After the failure of National Sausage Day, and National Toilet Paper Day, the Department of Stupidly Named Days did not hold out much hope for the latest initiative: National Sickie Day.
The first Monday in February has been dubbed National Sickie Day and workers across the UK are encouraged to pretend to be ill and not go into work.
However, uptake on this year's National Sickie Day has been the best for many years. Across the country, the poor weather and viruses that 'are going round' has seen trains cancelled due to a lack of drivers, and power stations working at reduced capacity due to a lack of skilled staff. Schools have closed due to a lack of teachers who are not ill, and company bosses are up in arms at choosing a National Sickie Day.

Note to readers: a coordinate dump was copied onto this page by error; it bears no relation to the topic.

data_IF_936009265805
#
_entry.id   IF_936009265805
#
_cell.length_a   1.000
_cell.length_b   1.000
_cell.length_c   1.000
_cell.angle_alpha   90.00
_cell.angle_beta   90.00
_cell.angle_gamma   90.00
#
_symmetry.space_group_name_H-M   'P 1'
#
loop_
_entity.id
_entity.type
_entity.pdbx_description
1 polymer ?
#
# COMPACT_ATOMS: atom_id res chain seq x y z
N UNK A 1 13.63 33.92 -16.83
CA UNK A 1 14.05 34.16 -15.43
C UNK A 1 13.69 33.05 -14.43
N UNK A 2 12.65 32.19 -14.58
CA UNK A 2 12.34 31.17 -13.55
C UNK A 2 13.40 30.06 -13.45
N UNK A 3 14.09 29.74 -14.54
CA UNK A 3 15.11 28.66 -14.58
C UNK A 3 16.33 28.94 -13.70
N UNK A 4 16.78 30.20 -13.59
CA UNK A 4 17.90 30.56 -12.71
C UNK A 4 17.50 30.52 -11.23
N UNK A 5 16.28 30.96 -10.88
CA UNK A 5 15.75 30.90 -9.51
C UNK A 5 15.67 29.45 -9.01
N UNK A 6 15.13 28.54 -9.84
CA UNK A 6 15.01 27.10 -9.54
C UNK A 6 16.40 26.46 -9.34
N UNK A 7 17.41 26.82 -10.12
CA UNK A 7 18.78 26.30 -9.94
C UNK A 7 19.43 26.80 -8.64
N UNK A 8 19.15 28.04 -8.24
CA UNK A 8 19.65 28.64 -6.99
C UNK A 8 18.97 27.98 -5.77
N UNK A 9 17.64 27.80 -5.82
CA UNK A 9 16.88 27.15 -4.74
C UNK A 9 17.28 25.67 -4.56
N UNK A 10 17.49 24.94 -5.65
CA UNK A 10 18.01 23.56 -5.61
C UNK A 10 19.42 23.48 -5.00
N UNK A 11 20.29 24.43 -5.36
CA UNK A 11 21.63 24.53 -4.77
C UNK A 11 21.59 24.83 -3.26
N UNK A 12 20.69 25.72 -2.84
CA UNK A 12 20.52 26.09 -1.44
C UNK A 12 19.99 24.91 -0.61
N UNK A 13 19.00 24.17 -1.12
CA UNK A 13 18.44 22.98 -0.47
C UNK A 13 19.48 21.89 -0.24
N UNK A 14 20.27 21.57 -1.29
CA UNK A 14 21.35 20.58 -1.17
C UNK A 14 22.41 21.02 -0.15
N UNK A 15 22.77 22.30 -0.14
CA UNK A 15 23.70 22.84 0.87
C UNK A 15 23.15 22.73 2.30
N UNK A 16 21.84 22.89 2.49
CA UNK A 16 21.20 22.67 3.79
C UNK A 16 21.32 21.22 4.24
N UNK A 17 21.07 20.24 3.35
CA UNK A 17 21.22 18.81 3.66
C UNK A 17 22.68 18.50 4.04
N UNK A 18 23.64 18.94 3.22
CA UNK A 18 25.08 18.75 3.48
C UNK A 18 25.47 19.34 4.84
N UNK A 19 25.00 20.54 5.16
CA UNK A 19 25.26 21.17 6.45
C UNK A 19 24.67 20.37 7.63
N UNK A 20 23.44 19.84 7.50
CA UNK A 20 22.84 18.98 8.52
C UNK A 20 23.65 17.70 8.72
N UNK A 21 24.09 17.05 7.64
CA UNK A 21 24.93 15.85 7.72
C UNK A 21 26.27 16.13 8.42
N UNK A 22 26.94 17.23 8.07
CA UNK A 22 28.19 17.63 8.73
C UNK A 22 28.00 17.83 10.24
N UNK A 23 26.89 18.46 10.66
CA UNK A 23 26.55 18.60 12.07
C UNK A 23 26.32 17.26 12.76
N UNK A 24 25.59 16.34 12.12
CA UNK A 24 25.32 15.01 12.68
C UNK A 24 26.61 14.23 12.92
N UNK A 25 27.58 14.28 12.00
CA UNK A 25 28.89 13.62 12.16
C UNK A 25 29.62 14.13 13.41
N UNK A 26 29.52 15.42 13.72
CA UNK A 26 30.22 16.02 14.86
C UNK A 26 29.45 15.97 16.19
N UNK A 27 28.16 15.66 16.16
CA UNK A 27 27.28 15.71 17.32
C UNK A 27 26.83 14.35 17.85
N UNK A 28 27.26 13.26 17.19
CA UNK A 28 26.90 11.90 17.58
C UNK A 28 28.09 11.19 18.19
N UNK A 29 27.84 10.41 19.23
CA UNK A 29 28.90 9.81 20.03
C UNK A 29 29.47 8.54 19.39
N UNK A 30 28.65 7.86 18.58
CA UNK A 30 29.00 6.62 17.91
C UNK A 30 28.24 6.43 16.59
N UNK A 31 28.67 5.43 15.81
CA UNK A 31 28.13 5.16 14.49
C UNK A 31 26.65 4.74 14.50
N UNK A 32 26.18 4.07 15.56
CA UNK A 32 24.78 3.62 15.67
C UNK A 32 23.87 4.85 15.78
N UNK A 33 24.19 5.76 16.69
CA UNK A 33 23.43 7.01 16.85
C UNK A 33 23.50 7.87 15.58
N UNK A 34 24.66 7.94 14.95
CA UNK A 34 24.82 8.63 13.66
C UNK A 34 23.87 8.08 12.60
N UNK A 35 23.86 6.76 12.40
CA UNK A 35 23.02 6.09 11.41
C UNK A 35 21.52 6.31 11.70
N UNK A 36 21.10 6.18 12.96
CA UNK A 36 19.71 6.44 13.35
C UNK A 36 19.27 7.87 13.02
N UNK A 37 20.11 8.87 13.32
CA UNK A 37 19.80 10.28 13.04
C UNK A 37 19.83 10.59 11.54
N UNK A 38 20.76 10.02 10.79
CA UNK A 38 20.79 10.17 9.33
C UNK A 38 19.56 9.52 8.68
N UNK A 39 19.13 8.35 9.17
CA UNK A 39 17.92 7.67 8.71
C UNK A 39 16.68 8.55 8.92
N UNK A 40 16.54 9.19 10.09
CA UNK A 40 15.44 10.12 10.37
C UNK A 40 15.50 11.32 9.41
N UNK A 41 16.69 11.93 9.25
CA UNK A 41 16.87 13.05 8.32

"We're quite surprised at the uptake," said Mel Odie, of the Department of Stupidly Named Days. "Very few people ate Cornish Pasties last Cornish Pasty Day or went sky diving on Sky Diving Tuesday, but there's been a huge number of sickies pulled today. We've not got the official figures yet, but early indications indicate that at least ten percent of the British Workforce called in sick this morning. We're very pleased."
The lack of official figures has been put down to the fact that the person who's job it is to collate the official figures called in sick.